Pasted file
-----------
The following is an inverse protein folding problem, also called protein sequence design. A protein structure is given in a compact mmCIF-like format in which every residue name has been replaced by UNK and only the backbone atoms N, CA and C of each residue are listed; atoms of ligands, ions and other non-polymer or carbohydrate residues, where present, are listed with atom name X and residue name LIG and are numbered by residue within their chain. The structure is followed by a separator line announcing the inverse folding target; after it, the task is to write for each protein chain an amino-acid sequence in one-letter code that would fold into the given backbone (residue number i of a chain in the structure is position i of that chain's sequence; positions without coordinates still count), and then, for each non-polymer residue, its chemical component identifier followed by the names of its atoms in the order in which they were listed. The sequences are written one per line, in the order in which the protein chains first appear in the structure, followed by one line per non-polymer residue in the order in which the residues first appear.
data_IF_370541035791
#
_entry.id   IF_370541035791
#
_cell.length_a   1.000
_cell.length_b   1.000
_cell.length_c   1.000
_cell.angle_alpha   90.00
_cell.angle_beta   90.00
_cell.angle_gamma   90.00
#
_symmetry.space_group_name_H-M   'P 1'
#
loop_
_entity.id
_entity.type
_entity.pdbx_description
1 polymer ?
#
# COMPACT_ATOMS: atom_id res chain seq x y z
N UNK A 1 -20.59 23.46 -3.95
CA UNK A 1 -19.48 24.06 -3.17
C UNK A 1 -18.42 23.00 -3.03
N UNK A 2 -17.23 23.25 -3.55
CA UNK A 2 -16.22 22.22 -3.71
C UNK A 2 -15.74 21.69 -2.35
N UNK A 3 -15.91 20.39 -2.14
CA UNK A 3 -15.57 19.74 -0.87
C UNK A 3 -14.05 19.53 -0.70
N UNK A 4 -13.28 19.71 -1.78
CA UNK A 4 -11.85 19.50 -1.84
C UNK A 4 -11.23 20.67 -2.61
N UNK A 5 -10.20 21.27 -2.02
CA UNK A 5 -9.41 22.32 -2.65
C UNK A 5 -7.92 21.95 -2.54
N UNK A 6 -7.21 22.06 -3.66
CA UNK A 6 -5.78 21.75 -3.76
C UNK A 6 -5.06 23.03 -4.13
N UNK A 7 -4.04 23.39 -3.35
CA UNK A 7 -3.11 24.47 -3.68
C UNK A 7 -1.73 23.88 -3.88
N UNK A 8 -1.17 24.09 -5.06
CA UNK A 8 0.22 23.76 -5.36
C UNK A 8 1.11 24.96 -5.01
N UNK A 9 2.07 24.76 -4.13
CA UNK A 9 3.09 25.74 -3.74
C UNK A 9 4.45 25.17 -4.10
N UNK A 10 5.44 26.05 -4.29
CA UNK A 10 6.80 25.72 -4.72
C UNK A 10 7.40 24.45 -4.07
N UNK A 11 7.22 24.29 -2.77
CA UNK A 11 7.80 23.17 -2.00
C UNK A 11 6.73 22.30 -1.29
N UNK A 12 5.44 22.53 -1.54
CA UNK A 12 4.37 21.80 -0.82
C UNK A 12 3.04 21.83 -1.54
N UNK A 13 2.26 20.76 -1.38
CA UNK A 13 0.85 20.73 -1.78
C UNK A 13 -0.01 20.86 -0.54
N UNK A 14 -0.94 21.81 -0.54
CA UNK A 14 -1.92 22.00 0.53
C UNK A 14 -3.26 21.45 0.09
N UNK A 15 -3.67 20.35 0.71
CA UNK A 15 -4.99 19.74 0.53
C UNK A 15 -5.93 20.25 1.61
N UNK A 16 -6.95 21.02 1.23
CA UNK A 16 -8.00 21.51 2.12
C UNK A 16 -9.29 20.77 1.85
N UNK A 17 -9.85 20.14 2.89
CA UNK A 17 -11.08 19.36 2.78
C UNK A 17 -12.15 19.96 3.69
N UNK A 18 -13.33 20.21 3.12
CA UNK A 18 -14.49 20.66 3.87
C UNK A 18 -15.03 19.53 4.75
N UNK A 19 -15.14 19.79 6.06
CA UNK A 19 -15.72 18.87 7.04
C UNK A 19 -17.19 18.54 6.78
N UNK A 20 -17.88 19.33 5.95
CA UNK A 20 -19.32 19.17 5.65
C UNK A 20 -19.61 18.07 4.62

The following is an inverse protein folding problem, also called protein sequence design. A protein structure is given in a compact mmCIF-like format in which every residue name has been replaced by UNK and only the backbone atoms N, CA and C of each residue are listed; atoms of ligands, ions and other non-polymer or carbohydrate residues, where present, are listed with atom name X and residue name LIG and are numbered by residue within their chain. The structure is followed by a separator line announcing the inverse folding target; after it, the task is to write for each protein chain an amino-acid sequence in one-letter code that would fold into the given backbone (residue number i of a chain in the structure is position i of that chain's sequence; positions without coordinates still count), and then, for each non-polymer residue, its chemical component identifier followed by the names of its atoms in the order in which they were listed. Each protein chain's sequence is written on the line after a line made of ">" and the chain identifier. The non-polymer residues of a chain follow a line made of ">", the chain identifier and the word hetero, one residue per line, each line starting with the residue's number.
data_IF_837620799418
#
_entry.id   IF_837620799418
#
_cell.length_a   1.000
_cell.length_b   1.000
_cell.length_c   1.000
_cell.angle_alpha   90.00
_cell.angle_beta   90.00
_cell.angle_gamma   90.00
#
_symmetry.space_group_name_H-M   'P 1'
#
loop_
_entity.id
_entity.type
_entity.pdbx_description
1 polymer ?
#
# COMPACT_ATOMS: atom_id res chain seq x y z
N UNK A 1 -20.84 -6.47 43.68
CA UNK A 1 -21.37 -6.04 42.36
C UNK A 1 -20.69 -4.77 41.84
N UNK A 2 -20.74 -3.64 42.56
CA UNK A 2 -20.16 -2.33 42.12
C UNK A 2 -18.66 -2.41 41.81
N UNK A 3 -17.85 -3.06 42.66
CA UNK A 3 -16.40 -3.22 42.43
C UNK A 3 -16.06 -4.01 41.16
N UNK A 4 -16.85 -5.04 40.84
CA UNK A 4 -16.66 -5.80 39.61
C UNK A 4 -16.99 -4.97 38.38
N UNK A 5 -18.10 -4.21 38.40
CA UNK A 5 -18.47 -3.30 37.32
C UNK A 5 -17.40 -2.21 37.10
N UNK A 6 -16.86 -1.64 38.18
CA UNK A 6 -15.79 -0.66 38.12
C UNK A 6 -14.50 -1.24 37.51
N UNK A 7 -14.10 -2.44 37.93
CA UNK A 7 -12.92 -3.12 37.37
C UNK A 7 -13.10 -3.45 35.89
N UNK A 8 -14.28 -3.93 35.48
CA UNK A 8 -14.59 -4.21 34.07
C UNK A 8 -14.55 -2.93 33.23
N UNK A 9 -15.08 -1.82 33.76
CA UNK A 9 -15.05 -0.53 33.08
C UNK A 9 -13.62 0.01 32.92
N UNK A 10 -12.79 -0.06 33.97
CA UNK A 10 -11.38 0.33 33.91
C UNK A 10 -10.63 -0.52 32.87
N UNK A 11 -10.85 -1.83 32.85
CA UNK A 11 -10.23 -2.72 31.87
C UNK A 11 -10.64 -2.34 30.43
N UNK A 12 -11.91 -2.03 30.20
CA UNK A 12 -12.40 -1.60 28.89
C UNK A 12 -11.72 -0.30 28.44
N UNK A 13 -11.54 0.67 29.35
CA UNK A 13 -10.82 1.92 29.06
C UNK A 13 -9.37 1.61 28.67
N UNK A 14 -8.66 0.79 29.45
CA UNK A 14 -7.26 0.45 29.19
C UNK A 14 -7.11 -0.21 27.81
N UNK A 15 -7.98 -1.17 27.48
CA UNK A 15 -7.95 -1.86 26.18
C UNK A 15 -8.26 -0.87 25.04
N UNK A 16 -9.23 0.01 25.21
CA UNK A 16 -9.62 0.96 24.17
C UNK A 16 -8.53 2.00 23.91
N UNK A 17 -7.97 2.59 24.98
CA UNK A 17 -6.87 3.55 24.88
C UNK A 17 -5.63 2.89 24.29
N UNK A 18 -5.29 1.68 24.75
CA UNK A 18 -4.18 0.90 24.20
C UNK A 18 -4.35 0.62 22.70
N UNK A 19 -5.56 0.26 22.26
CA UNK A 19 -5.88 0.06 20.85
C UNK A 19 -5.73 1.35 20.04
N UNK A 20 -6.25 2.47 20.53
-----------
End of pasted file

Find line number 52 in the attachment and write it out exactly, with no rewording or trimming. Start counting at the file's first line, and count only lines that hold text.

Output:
N UNK A 11 7.22 24.29 -2.77